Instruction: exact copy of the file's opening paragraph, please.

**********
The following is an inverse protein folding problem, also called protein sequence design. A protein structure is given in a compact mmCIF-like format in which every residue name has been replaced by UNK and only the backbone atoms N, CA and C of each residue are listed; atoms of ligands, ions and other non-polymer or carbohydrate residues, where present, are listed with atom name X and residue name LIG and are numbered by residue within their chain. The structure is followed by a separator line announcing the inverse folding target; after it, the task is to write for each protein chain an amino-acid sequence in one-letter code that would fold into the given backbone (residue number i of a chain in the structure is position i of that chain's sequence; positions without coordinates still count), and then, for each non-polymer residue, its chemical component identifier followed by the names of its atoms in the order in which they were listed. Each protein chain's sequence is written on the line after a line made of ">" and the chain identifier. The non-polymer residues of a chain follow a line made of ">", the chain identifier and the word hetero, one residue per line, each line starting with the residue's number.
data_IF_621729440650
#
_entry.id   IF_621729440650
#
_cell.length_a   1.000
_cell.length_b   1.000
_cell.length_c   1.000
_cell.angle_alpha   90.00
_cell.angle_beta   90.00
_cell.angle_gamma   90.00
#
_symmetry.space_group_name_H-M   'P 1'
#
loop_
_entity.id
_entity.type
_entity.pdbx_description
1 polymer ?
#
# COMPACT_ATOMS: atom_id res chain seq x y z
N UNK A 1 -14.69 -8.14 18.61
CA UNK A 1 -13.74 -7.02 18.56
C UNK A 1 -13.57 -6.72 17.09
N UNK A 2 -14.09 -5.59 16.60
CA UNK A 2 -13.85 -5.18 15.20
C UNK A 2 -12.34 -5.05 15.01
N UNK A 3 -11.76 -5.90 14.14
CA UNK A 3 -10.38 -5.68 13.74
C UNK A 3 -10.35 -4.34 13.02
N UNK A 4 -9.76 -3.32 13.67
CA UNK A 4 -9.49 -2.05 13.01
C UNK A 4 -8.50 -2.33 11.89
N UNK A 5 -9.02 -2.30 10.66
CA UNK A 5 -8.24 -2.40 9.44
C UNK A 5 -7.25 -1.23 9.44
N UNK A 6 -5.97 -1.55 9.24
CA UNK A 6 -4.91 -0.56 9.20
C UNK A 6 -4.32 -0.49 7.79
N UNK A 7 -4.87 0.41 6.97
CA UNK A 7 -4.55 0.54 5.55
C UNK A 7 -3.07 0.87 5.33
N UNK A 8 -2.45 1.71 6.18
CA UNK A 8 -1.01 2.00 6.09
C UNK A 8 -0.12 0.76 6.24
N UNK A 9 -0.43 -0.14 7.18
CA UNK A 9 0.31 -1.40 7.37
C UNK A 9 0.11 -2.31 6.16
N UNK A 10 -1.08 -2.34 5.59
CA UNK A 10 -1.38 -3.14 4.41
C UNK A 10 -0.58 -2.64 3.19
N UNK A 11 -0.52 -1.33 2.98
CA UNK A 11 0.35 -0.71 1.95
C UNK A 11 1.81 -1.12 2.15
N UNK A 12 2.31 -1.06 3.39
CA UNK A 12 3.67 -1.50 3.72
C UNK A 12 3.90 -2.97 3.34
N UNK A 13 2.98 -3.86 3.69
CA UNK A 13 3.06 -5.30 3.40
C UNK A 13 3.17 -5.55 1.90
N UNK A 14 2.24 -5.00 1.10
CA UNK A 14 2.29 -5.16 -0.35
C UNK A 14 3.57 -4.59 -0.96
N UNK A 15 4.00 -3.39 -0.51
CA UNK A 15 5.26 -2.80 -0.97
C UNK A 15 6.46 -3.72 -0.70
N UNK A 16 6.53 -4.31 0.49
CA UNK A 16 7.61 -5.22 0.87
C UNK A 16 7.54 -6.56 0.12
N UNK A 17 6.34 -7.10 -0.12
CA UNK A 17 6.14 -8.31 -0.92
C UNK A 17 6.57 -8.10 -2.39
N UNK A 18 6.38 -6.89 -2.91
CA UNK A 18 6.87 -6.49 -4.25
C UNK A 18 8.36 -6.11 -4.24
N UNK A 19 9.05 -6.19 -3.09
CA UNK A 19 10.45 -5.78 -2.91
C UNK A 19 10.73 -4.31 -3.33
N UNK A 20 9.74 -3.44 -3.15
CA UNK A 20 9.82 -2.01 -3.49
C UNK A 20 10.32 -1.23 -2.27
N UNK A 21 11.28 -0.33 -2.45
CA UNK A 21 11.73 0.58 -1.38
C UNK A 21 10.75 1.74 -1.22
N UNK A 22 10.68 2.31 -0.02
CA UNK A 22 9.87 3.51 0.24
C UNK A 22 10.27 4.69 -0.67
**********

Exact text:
The following is an inverse protein folding problem, also called protein sequence design. A protein structure is given in a compact mmCIF-like format in which every residue name has been replaced by UNK and only the backbone atoms N, CA and C of each residue are listed; atoms of ligands, ions and other non-polymer or carbohydrate residues, where present, are listed with atom name X and residue name LIG and are numbered by residue within their chain. The structure is followed by a separator line announcing the inverse folding target; after it, the task is to write for each protein chain an amino-acid sequence in one-letter code that would fold into the given backbone (residue number i of a chain in the structure is position i of that chain's sequence; positions without coordinates still count), and then, for each non-polymer residue, its chemical component identifier followed by the names of its atoms in the order in which they were listed. Each protein chain's sequence is written on the line after a line made of ">" and the chain identifier. The non-polymer residues of a chain follow a line made of ">", the chain identifier and the word hetero, one residue per line, each line starting with the residue's number.